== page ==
The existing facade needed not only to remain intact but also be the star, with no additions taller than the 101 feet that the press box previously stood. “On a historic preservation, a lot of things come into what makes it a historic landmark and it is not just a view,” Barnum said. “We have to maintain that integrity.” 

To preserve that history, the old two-story tower floats like an island in the middle of the new tower, structurally independent from it. Using computer modeling and a new bracing system, engineers worked to meld new with old while better enabling  the entire structure to handle seismic loads. 

As major universities around the country continued to invest in premium stadium spaces, whether the Pac-12’s University of California at Berkeley spending over $300 million earlier in the decade or key USC rival Notre Dame pouring over $400 million into its stadium, USC had invested nothing in premium opportunities. USC flipped that discrepancy on its head. 

“There are various levels of premium opportunities,” Barnum said. “The Founders have committed a great deal of gifting to get the opportunity to come into the suites. They get that high-level Los Angeles five-star hotel accommodations.” 

The 20 Founders Suites stretching across two of the seven levels each have a capacity of 30. Operable wall windows and two rows of seating outside allow for a mix of environments in each suite. 

Along with 22 additional, more traditional suites, the tower includes 99 loge box seats and the 1,100-capacity Lou Galen Club Lounge with finishes and lighting designed to bleed cardinal red on USC game days but easily shift to match any other event held within the building, from meetings in the club space to other major sporting events or concerts. “We can promptly shift from one environment to another,” Barnum said.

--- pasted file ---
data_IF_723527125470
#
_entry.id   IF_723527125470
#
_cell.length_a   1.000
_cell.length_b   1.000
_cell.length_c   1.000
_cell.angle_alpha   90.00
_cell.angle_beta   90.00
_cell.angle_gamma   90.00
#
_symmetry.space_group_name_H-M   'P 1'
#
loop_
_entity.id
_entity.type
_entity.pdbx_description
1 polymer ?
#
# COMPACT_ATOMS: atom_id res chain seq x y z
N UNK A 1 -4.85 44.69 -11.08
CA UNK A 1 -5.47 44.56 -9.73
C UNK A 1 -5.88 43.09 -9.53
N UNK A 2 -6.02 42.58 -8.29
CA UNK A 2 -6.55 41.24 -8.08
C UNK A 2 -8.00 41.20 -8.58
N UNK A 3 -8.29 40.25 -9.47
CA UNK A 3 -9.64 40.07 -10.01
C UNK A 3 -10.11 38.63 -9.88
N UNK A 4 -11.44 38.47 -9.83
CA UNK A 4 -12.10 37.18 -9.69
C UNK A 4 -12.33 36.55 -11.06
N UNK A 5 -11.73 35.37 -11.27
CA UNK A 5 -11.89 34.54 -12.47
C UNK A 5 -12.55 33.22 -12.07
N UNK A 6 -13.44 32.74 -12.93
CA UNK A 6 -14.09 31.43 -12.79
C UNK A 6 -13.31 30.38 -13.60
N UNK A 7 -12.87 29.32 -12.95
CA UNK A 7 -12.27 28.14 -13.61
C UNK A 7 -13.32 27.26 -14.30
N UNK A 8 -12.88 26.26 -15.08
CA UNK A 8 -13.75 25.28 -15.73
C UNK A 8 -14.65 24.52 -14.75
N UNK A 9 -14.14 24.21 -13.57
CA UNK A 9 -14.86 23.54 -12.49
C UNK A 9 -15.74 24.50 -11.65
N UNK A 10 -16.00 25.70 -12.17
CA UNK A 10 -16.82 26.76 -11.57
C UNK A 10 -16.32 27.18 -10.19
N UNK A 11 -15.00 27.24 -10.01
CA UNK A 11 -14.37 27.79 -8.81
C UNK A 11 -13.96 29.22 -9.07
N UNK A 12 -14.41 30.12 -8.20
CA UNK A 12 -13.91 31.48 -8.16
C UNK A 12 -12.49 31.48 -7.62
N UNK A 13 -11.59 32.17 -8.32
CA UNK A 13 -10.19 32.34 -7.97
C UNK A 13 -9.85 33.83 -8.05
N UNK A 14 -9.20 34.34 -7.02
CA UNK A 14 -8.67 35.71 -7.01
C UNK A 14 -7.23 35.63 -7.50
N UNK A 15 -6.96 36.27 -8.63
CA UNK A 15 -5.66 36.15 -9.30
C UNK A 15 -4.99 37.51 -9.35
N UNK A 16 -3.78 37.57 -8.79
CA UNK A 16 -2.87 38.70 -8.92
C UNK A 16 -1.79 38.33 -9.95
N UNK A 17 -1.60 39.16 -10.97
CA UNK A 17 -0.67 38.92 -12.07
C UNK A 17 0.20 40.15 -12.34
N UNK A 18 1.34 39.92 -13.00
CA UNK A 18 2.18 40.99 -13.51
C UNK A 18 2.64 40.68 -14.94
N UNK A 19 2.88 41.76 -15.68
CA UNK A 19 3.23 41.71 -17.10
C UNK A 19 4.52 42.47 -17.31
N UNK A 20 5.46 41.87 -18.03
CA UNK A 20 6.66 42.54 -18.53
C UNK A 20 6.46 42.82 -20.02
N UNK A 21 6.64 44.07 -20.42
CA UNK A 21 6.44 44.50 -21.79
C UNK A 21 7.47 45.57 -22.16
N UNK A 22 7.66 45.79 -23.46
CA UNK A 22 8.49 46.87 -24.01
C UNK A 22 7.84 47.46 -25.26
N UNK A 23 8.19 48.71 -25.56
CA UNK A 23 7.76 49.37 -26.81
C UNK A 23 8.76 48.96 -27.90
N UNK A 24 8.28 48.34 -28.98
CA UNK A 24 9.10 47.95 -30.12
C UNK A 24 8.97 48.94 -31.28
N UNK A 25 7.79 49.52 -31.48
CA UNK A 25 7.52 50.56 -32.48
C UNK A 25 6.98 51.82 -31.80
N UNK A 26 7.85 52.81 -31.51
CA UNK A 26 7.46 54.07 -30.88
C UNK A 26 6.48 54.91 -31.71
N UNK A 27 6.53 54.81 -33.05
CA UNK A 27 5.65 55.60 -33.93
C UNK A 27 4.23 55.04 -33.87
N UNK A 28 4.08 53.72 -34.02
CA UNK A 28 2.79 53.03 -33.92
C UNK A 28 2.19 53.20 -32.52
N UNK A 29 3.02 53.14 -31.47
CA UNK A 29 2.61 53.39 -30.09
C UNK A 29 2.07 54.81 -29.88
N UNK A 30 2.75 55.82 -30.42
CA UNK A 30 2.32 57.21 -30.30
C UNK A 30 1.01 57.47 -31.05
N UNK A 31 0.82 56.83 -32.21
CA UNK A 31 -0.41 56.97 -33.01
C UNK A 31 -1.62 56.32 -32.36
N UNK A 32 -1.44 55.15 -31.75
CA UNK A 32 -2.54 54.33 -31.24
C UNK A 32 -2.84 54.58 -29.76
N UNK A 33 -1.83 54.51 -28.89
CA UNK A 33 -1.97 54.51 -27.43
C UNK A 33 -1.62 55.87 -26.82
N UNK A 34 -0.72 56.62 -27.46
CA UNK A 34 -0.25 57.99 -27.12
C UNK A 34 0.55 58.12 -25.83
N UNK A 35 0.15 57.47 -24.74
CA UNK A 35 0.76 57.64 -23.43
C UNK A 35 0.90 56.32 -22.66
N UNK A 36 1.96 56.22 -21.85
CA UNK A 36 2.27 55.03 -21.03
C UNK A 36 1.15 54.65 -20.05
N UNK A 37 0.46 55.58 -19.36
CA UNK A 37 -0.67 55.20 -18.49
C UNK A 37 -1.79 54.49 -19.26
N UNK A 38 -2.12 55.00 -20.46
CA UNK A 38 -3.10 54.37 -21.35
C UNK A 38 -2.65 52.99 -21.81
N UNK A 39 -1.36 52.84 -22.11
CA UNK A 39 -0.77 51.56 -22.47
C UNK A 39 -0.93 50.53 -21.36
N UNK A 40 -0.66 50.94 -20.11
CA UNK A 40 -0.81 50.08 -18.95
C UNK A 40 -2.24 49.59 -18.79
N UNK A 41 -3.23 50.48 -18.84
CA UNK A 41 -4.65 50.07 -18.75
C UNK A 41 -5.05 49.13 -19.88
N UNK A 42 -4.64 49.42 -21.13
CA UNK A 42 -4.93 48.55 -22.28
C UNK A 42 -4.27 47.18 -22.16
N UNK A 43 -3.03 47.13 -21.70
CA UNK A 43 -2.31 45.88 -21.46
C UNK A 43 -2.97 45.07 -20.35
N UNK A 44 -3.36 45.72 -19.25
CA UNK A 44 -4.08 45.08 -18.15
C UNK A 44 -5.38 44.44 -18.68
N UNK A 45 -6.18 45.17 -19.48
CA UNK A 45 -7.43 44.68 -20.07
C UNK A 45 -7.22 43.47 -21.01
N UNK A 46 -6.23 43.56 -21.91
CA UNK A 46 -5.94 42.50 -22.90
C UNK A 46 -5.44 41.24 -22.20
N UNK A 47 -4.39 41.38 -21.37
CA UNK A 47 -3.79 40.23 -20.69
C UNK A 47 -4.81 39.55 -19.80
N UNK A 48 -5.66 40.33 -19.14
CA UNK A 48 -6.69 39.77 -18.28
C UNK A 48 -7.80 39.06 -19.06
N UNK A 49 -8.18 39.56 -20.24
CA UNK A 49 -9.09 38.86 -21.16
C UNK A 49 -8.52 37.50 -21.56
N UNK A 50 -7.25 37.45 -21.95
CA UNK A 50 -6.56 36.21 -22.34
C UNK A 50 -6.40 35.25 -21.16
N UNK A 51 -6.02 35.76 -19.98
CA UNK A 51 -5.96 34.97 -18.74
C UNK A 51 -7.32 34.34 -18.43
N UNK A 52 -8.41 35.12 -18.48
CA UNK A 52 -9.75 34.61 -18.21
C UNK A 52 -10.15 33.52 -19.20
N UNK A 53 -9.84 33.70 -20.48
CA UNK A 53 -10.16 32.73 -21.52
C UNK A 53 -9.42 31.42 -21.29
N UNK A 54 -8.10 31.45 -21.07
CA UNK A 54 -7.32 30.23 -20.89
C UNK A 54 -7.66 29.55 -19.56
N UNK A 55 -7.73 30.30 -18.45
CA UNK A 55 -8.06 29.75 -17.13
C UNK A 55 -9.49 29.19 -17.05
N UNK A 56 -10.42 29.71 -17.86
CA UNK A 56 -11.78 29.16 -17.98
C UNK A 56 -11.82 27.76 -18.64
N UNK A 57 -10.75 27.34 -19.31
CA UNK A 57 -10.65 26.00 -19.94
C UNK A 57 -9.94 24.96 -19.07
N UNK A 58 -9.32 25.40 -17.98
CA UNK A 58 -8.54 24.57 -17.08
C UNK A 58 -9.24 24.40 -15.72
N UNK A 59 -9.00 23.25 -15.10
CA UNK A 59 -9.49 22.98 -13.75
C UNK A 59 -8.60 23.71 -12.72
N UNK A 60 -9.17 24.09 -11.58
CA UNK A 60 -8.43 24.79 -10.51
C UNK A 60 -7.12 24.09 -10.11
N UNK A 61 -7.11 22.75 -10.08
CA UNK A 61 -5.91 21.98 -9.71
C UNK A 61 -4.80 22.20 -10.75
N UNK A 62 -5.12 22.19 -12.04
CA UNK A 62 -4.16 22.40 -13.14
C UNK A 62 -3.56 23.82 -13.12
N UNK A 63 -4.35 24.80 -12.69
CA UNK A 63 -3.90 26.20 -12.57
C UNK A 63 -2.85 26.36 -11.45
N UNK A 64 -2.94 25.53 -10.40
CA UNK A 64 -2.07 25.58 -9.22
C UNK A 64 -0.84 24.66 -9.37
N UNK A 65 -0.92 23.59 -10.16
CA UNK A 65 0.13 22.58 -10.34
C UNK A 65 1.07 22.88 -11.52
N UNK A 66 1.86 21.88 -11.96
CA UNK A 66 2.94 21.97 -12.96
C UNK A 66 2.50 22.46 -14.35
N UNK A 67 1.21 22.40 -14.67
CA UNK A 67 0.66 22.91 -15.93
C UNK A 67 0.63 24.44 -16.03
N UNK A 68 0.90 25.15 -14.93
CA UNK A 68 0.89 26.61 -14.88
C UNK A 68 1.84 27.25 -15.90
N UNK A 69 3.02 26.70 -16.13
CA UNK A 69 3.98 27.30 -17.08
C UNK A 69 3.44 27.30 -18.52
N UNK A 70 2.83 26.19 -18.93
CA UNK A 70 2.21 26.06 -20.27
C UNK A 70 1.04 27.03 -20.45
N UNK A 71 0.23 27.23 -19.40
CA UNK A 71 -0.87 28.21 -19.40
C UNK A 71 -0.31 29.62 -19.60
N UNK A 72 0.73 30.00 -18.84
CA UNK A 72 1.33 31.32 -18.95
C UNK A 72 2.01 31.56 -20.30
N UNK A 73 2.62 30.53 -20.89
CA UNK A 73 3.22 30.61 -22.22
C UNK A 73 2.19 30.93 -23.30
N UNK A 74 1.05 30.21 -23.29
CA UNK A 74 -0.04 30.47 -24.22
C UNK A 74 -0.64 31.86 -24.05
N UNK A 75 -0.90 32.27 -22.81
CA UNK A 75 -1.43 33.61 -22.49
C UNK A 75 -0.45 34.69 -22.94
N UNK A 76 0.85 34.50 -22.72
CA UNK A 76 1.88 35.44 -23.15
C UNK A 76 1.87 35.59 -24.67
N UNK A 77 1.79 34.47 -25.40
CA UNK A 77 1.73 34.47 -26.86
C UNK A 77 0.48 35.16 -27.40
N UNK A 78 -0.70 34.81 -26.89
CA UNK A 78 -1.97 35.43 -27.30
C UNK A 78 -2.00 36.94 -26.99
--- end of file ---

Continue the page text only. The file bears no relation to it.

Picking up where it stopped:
Barnum said the 11,000-square-foot rooftop deck, now called the 1923 Club, aims to mimic a downtown Los Angeles hotel rooftop with soft seating, twinkly lights, plants and a comfortable environment for fans to sit out front or lounge in the back. The rooftop deck has already proved a popular space for non-event rentals. 

A rendering shows the 1923 Club, the rooftop deck atop the new Scholarship Club Tower. (Courtesy USC)

DLR Group gave the building a more classic look by removing advertising from around the peristyle and then installing new video boards elsewhere in the venue. “The scoreboards are twice as big but in a better location,” Barnum said. 

The Wi-Fi covers the entire property and a new sound system joins the new concession stands, new handrails, new LED lighting and new seats as upgrades within the bowl. 

Elsewhere in the building, engineers needed to make repairs to cosmetically crumbling concrete while installing the new seating and Wi-Fi system. “The condition of the stadium had some issues,” Barnum said. “We made repairs where necessary, with most of that in the seating bowl.

“We want to make sure the building is viable for the next 100 years. We don’t want it to end up like the Colosseum in Rome.”